We had a carefree night with the felucca parked-up and toilet tent pitched close onshore. There was a certain excitement sleeping aboard, we could spot beautiful stars and the drums from the cruise ship provided some entertainment. That morning we took off for Luxor. The bus ride was a drag with jolting roads. Still the pool and showers at the hotel were discovered with much relief. The town of Luxor appears affluent and vibrant.
Today has been filled with a variety of transport- mini bus, boat, hot air balloon and donkey. What made the it more spectacular it is lead us to the valley of the kings. What a perfect (but eventually unsuccessful) hiding place for hundreds of tombs. Incredible to see the contrast between different tombs in terms of art, size and perseveredness. You really need to visit the sight to grasp the concept of how these ancient Egyptians managed such marvels. Practical aspects like maintaining the secrecy of workers, lighting and lasting colour are still unknown. Such was my interest in the workers of the tombs I ventured to the workers village and tombs. It housed 120 people yet they accomplished such complex work in a secluded location. We were taken to a local home for an exceptional lunch. Following this was an alabaster factory where we saw the production of authentic items. A much needed swim in the pool on the roof over looking the city provided a reprieve from the 39 degree heat. Luxor’s centre is marked by the Temple with links to Hatshepsut and Amenhaopt III. Although largely in ruins it still has an imposing presence and very attractive night lightening.
A delightful day of sight seeing. I am afraid I am getting too spoilt with the stunning sights that my expectations will become too high on further travels. To describe Karnak Temple as imposing, gigantic and elegant does not go far enough. Even with the destruction of the site by man, earthquakes and time Alexandra’s temple especially is in good nick. ACE an animal charity, mostly for working animals was an inspiring next stop. We were shown how it provided some respite for injured donkeys, horses and others. It demonstrated the reliance Egyptians have on animals and the reliance Egypt has on the UK to fund it. Luxor museum was well presented with several significant items displayed. There are a variety of creative styles that evolved over the ancient Egyptians rein. Reluctantly I left the tranquility of the pool (save the encompassing call of prayer) to board the overnight sleeper train.
A visit to the Cairo mosques showed me the practical side of Muslim life. The interior design and beliefs are more similar to Christianity than I ever expected. Yet another Bazaar lead me into temptation. The Cairo market is less intimidating than others but repetitive none-the-less.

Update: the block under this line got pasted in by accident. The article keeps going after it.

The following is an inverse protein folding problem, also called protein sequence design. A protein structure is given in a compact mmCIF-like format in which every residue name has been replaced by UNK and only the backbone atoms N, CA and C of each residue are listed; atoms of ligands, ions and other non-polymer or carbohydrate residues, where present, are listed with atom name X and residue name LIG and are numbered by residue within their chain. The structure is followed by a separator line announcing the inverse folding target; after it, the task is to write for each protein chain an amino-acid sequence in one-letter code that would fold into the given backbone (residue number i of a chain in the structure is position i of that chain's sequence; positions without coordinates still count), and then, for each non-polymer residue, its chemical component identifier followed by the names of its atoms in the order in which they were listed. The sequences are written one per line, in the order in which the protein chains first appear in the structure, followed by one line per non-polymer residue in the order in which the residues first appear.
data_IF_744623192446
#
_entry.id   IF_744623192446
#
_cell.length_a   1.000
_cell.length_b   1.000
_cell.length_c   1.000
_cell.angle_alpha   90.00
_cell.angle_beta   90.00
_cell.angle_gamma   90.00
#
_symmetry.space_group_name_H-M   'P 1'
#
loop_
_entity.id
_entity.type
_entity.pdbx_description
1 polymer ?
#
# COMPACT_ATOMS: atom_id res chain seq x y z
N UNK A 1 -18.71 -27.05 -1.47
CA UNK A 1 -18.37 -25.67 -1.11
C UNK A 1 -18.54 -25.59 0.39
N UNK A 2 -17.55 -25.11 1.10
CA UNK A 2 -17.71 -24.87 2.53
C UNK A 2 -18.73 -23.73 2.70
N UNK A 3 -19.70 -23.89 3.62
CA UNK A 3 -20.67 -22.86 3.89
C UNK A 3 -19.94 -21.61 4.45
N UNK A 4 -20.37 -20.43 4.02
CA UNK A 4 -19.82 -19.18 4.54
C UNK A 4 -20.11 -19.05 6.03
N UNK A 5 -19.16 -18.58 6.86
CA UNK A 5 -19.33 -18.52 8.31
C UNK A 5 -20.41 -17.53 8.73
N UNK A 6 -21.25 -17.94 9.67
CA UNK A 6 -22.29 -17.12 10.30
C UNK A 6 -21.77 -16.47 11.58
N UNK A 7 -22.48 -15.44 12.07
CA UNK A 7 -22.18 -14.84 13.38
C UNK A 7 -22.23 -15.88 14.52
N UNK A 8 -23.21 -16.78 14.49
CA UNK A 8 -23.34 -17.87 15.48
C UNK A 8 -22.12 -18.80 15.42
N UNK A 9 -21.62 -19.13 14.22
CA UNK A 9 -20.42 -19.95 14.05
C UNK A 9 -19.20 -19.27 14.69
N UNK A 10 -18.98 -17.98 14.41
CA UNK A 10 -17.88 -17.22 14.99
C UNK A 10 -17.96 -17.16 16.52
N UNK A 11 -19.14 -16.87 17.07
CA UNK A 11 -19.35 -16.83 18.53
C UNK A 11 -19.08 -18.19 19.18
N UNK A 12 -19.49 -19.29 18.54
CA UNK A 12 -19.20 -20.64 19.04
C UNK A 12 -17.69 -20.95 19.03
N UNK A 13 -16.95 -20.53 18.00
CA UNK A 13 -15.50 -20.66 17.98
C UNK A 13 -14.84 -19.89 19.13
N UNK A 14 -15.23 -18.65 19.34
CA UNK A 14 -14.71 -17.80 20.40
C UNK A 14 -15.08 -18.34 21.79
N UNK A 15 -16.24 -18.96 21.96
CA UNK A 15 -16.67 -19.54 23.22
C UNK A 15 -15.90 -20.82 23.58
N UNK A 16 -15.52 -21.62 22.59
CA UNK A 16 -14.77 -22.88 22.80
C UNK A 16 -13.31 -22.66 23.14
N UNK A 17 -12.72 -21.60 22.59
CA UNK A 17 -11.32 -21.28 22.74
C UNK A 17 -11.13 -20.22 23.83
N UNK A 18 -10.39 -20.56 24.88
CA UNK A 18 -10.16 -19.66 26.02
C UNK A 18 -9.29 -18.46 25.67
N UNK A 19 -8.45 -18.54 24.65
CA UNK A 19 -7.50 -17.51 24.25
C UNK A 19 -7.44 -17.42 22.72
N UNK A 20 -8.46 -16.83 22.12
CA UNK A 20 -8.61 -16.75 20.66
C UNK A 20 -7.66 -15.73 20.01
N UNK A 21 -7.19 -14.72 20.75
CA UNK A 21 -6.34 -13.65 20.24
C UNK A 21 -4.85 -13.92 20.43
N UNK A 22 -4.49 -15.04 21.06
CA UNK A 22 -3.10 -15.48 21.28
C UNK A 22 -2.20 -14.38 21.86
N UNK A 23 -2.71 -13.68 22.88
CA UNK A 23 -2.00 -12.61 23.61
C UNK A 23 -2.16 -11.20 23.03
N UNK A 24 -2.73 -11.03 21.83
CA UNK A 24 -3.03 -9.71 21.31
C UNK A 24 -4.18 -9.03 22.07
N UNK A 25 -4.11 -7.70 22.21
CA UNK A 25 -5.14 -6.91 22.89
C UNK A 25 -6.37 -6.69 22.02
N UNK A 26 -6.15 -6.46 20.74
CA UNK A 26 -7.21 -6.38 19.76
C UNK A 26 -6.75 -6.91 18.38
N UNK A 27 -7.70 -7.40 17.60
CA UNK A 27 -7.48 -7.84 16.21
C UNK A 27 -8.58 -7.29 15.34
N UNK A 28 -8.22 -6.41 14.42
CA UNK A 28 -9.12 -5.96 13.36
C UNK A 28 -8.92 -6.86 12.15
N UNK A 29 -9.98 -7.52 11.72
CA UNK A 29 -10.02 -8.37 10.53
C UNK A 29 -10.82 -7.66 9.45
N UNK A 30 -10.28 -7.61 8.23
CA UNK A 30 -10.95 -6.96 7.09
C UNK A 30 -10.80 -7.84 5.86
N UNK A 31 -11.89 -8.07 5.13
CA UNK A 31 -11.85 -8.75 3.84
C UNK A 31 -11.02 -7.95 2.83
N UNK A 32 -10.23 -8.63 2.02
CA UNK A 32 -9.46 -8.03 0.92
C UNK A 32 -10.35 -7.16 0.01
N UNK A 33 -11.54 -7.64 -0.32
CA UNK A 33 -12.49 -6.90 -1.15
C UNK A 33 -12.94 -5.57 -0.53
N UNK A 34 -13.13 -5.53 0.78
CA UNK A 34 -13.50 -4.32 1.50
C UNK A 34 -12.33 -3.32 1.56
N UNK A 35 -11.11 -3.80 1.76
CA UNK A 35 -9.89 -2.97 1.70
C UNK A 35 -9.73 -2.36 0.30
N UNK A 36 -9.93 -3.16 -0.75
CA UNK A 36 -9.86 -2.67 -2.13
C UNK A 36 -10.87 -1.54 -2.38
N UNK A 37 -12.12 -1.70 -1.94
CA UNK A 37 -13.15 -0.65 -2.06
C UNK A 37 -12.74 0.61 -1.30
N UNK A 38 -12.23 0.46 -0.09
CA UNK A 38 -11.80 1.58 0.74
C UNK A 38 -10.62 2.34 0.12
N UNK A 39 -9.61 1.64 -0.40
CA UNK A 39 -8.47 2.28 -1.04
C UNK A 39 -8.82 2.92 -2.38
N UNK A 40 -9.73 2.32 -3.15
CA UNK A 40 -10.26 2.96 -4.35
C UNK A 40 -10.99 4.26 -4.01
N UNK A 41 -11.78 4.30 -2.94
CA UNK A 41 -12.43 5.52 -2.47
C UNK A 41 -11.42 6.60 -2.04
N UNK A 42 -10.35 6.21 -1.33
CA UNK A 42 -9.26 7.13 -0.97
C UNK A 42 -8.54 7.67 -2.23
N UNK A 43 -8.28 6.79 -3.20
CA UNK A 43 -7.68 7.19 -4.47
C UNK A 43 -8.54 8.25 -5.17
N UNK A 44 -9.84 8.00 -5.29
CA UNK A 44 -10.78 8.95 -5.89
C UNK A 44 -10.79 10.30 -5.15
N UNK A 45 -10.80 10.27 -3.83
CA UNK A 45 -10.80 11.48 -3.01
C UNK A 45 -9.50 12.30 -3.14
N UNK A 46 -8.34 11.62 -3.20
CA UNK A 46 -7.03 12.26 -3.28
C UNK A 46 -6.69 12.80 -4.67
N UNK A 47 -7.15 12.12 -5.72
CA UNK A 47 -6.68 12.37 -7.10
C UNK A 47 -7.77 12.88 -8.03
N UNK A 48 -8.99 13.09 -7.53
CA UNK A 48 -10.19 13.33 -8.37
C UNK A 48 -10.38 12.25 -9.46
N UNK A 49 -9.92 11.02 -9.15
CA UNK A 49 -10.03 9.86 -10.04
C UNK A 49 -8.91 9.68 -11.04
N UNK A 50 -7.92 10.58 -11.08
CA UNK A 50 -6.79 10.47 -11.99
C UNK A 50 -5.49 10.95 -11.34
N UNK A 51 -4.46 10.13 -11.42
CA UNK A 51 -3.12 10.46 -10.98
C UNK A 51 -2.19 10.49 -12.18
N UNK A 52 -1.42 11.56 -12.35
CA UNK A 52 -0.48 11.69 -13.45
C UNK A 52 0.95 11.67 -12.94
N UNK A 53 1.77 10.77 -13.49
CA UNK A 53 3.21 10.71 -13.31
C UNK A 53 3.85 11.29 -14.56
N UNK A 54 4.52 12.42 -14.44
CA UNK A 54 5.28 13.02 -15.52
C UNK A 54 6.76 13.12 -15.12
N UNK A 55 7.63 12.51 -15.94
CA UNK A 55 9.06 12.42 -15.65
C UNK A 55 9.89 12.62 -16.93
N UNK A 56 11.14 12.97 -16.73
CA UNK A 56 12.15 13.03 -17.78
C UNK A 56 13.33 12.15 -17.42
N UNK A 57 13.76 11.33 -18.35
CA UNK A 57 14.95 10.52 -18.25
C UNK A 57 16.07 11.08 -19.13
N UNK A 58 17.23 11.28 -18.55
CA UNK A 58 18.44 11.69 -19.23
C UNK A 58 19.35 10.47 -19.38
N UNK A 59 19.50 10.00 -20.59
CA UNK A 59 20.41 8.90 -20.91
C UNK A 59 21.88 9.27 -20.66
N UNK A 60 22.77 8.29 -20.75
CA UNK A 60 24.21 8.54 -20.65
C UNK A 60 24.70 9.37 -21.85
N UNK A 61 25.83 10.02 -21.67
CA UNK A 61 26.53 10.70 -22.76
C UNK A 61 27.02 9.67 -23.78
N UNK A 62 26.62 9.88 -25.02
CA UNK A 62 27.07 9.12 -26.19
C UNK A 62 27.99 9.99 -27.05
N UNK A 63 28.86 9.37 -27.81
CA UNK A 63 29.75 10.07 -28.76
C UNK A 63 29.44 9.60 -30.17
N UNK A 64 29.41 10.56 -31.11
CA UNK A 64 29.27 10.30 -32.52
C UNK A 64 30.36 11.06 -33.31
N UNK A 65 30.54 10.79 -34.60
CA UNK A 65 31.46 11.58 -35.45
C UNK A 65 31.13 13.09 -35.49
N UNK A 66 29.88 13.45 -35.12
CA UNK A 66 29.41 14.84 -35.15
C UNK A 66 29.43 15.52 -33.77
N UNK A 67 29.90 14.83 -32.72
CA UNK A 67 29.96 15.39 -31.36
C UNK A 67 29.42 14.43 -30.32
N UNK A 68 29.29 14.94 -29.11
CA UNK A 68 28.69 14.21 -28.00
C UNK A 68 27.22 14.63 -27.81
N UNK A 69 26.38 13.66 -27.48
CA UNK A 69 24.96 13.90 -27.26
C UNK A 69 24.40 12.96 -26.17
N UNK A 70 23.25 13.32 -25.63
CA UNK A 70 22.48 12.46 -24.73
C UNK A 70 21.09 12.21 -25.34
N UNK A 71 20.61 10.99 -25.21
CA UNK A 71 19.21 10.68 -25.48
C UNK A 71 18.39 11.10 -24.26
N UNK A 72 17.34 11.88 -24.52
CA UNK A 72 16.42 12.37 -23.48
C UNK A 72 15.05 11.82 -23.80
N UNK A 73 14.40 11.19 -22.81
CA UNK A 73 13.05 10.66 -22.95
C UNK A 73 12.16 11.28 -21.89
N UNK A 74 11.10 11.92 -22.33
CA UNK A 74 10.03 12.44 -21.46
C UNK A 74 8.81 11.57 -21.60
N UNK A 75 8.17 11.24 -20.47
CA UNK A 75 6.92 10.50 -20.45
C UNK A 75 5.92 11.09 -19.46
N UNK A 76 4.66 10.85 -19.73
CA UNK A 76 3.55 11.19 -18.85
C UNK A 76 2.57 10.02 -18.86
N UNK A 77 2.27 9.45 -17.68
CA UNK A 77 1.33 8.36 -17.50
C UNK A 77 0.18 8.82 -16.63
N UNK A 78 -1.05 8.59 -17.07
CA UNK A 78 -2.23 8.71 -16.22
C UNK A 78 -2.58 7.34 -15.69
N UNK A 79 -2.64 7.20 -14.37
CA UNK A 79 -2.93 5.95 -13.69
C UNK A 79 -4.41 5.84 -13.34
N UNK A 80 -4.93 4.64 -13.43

We arrived with hesitation at Mt Sinai. However after 8 hours on a bus we were ready to stretch our legs. The walk up the steps of repentance certainly had me repenting and willing for a cortisone stab in my hip. A bright sunset was worth waiting for and walking down the track with touches made it exciting. Pictures will tell the story of the most inhospitable place I am ever likely to encounter. The dramatic landscape of orange/brown shades covered miles with no plant life visible.
A beach hut has housed me tonight and the thatched roof made me feel on holiday. The red sea was a lovely snorkelling spot with gentle waves and abundance of coral kept me occupied. Unfortunately my skills at the nightly card games have not improved much but the company is the enjoyable part. With very few people and not close by township it has been a perfect spot to relax and contemplate the two weeks that have gone quickly and changed my perspective on life forever.
Sadly it is our last day and we have departed for our final return to Cairo. On the way we visited a special spot. St Catherine’s monastery may not only be the most important historical place on earth it is a quaint yet refined church. The well and burning tree are representations that mean a lot more than objects. A long ride back in a minibus got us prepared for our flights out. The last stop being a sound and light show illustrating the history in dramatic fashion.
Short and Sweet
I still am in awe of Egypt and will forever revel in my adventure for years to come
A place arouses many senses that I have tired to describe:
Constant beeping of horns
Clattering of donkeys
Arabic music on cell phone ring tones
Narrow dusty rubble streets covered in beige tones burred by the beating sun
Egyptians dress is a fussion of traditional and conservative western
Intense explosion of spices waft through the tipped up ashtray called the city centres
Infusion of tomatoes, garlic, coriander, egg plant lased with pita style bread. Filling lentils soups and heavy winter style food were never far from my plate. Drinks and food were never at the ideal temperature but just as welcome to my palate